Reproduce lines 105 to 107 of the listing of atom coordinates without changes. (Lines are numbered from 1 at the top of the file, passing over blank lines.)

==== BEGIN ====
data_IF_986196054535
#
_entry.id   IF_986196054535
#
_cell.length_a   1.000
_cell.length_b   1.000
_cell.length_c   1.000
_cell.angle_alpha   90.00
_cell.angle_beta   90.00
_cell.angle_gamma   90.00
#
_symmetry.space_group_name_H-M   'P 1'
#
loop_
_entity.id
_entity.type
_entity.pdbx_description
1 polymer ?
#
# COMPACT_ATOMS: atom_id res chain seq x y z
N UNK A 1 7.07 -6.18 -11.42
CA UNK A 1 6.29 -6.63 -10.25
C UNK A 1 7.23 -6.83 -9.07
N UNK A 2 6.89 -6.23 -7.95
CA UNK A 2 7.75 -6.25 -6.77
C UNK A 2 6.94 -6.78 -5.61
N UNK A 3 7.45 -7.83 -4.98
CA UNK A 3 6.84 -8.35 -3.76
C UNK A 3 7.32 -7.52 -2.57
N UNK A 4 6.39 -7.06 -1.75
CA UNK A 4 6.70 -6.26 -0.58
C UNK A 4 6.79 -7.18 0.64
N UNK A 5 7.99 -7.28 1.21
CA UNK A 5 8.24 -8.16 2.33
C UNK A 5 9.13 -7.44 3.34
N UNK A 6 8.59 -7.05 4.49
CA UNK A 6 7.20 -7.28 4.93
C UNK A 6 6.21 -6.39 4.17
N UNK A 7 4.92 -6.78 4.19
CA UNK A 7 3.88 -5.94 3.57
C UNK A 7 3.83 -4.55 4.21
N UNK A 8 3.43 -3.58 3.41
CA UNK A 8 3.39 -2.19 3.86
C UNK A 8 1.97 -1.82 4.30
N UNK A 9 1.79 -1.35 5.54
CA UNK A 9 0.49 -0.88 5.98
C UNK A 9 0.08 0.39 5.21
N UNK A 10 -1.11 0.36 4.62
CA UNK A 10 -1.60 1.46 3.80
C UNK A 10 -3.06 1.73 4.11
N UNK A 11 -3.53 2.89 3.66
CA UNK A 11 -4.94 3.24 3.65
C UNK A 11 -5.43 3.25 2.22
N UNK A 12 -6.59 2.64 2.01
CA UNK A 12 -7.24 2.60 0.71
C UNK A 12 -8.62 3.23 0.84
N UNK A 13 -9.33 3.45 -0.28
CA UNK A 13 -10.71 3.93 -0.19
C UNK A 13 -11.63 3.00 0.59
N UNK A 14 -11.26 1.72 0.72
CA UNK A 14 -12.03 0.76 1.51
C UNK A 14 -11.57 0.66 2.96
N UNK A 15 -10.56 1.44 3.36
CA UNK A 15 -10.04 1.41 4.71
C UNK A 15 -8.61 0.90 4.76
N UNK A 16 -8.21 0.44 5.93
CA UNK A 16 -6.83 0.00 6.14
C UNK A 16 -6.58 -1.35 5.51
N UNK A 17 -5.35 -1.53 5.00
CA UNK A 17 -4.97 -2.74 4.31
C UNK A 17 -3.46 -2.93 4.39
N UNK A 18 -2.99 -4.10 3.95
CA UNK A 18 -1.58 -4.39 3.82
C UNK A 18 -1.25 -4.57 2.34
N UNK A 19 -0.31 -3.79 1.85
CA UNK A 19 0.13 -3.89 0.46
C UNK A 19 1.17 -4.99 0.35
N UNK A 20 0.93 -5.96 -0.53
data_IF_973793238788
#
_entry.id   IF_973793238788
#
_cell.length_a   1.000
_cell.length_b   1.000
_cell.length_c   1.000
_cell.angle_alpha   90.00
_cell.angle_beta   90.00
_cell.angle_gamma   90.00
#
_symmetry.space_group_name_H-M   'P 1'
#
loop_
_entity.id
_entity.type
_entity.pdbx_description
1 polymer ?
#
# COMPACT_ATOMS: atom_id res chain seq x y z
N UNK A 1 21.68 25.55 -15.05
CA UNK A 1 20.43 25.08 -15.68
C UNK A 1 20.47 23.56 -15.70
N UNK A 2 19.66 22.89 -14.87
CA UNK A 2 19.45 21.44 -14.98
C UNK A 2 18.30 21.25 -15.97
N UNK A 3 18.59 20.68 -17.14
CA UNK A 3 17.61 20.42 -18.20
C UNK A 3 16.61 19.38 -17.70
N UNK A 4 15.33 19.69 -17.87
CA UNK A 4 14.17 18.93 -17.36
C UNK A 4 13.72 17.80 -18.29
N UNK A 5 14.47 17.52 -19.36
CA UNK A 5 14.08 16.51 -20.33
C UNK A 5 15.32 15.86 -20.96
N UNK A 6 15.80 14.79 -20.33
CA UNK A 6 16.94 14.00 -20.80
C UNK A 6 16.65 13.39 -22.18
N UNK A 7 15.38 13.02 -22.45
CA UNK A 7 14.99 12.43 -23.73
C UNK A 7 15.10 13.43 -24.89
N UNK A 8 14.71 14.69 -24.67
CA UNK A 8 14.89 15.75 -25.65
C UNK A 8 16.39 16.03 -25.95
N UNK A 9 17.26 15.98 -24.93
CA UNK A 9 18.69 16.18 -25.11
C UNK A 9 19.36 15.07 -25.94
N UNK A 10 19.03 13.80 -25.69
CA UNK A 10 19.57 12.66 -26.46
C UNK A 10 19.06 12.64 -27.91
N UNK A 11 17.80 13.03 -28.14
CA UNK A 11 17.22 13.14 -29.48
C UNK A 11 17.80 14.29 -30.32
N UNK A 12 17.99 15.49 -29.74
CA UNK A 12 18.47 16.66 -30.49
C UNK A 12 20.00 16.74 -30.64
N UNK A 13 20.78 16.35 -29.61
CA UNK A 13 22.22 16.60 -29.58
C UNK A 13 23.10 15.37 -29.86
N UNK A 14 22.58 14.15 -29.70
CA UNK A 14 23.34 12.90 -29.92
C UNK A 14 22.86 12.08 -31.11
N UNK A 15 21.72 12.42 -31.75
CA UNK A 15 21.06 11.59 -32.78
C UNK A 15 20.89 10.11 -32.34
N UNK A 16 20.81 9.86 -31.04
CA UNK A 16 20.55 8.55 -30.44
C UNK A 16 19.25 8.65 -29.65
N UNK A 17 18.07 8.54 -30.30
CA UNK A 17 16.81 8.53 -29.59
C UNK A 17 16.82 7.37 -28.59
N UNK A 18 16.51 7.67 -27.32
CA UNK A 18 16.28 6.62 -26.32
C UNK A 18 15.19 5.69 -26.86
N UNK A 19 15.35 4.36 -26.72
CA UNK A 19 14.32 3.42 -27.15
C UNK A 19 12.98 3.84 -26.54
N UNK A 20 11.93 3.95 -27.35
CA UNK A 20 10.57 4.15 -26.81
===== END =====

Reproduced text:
N UNK A 3 18.59 20.68 -17.14
CA UNK A 3 17.61 20.42 -18.20
C UNK A 3 16.61 19.38 -17.70